October 02, 2016

Introduction to the Philippine Legislative Process

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  • Bills, Resolutions, Amendments, Republic Acts. These are some of the words we hear whenever the Senate or House of Representatives releases a press statement about something that has either been proposed or passed their scrutiny. People always have something to say whenever they hear a proposal, but most think that a proposed bill is already a law.

    Filipinos in general don’t know the legislative process, but they at least have an idea of how it goes. Expats, on the other hand, have no idea when something can be considered a law and when it’s merely a proposal.

    Here’s our guide on the Philippine Legislative Process.

    Introduction

    First off, the Congress is not just composed of congressmen. The Congress is the legislative branch of the country, and it consists of two chambers: the Senate (Upper House) and House of Representatives (Lower House).

    senate-hall-0514

    Image grabbed from Inquirer.net

    The Senate has 24 seats, half of which are voted on by the nation every 3 years. Each Senator serves a 6-year term, and can be a member of any of the 40 permanent committees. They cannot serve for more than 2 consecutive terms.

    hor

    Image grabbed from Wikimedia Commons

    The House of Representatives (HOR), on the other hand, is composed of 292 representatives serving 238 districts and 47 party lists. Each representative can be a member of the house’s 58 standing or 14 special committees. They serve a 3-year term and can be re-elected but cannot go beyond 3 consecutive terms.

    Bills and Resolutions

    The job of a Senator or a Representative is to make laws that uphold the spirit of the constitution. They can also amend or change the constitution itself. Senators and Representatives work on two documents: bills and resolutions.

    A resolution conveys principles and sentiments of the Senate or the HOR. They are divided into:

    • Joint resolutions – requires approval from the Senate, the HOR, and the signature of the President. They have the force and effect of a law once approved.
    • Concurrent resolutions – used for matters affecting operations of both chambers and must be approved in the same form by both. These are not transmitted to the President; hence, they do not have the same force and effect of a law.
    • Simple resolutions – deals with matters entirely within one of the chambers. As such, these are not referred to the President and do not have the force and effect of a law.

    A bill, on the other hand, is a law in the making. These are the “proposed laws” or “proposed amendment” you hear about in the news, like House Bill No. 2379, which seeks to amend the National Internal Revenue Code of 1997, the country’s 20-year-old tax code. House Bills are those made by a Representative, while Senate Bills are those made by a Senator.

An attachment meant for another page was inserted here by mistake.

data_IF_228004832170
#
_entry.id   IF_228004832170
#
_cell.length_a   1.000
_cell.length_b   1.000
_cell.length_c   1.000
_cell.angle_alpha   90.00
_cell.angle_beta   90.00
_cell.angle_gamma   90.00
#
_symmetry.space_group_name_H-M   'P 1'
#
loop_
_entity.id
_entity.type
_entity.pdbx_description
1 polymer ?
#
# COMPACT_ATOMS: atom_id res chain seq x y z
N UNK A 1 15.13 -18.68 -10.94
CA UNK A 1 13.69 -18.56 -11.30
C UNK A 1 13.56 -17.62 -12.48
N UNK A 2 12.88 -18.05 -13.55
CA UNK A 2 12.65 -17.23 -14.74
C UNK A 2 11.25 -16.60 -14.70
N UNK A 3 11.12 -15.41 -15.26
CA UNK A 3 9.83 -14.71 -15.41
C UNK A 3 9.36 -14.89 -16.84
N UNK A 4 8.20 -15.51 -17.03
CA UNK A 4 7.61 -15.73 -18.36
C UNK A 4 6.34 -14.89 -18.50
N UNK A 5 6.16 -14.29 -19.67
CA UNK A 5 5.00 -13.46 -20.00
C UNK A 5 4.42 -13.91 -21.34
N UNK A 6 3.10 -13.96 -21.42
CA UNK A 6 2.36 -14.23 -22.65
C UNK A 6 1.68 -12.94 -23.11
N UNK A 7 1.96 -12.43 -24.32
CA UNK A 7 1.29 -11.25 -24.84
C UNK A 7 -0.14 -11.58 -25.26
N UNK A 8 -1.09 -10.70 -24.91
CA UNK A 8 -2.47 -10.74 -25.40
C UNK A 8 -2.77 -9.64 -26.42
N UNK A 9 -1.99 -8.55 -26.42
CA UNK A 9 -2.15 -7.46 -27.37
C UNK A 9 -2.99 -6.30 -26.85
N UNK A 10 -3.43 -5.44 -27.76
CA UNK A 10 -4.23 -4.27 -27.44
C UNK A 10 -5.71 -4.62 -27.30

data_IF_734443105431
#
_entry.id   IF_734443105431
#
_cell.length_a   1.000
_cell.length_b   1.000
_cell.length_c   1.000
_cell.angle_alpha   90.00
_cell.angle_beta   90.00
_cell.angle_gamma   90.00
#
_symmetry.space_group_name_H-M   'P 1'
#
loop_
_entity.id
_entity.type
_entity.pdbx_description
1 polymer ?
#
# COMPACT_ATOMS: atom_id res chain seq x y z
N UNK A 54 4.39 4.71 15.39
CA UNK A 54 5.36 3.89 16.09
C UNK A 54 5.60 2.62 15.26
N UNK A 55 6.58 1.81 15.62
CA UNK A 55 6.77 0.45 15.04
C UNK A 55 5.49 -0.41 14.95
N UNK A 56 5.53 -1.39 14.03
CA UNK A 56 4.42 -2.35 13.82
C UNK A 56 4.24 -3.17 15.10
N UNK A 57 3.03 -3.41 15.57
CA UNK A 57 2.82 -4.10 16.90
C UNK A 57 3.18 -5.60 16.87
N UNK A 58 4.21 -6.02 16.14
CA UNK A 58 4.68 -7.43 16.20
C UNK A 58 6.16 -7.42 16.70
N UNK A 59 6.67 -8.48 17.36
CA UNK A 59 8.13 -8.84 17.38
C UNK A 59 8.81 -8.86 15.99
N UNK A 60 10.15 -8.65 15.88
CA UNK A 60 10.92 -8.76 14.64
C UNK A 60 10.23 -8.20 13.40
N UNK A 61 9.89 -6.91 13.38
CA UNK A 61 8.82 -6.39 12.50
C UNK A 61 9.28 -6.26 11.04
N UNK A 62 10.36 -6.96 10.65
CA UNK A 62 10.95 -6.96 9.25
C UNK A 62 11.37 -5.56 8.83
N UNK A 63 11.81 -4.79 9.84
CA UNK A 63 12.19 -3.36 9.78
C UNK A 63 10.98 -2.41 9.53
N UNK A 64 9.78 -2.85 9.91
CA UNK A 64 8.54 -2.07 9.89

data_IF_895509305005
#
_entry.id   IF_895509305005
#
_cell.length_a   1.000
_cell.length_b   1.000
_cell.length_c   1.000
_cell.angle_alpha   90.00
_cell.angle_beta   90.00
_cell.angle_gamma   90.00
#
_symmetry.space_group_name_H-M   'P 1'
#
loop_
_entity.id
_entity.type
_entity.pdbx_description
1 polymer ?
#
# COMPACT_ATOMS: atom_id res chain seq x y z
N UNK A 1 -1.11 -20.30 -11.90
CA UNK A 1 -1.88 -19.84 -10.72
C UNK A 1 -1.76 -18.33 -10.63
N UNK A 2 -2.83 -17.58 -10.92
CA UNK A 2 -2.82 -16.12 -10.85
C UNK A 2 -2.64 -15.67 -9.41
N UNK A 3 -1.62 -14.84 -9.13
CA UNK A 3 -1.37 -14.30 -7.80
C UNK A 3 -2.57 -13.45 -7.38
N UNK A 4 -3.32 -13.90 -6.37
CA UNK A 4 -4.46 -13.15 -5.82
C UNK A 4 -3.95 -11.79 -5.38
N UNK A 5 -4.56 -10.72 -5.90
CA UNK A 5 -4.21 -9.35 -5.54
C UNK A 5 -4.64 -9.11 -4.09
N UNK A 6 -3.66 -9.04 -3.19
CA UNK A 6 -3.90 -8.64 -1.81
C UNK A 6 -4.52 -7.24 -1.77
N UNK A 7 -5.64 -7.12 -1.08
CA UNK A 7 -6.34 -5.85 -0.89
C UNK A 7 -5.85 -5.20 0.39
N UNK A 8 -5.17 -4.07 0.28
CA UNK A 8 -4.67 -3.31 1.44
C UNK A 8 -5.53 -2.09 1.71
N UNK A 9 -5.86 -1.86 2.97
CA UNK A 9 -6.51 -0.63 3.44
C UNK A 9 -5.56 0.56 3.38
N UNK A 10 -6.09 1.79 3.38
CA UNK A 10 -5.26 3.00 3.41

From Bill to Republic Act: the Process

    Going from a House or Senate Bill to a Republic Act is a long and arduous process. It takes 3 readings and an approval from both chambers along with the signature of the President before a bill can become a law, known in the Philippines as a Republic Act.

    The full process is outlined by the 1987 Constitution. An infographic of this can be seen on the Official Gazette.

    The process goes along as follows:

    part1

    1. Proposals and suggestions are taken from the President, government agencies, private individuals, interest groups, and legislators themselves.
    2. The author(s) then writes the bill and sign it before being filed with the Secretary General. For the 17th Congress, that person is Atty. Cesar S. Pareja.

    part2

    1. The bill then goes through three readings.
      1. The first reading consists of reading the title and author(s) and its referral to the appropriate committee(s). The committee then studies the bill and either submits it to the Committee on Rules or is laid on the table.
      2. The second reading comes after the bill has been included in the Calendar of Business by the Committee on Rules. This is when sponsorships, debates, and amendments take place. A vote is taken after all the debates and amendments, after which the bill is either archived or goes through a third reading.
      3. The third reading happens when the bill goes through a final check and vote via roll call. If it’s approved, it is then sent to the other house, where it goes through the same procedures. If not, it gets archived.

    part3

    1. After going through three readings from both houses, the conference committee of both houses ratifies the bill and submits it to the President for signing. If, however, there are conflicts in the provisions proposed by both Houses, a Bicameral Conference Committee is called upon to reconcile them.

    part4

    1. Once received by the Office of the President, the bill can take one of three routes:
      1. Approved. Once it is approved by the President, it becomes a Republic Act and takes effect 15 days after publication in the Official Gazette or at least two national newspapers of general circulation;
      2. Vetoed. The bill is returned to the originating house with an explanation on why it was vetoed. The house can either accept the veto or override it with a 2/3 (majority) vote, after which it is essentially approved, and takes effect 15 days after being publicized.
      3. Lapsed into law. A bill is said to have lapsed into law if the President fails to act on it within 30 days after receiving the bill. It takes effect 15 days after being publicized.

     

    Source: The Manila Survival Guide, Official Gazette

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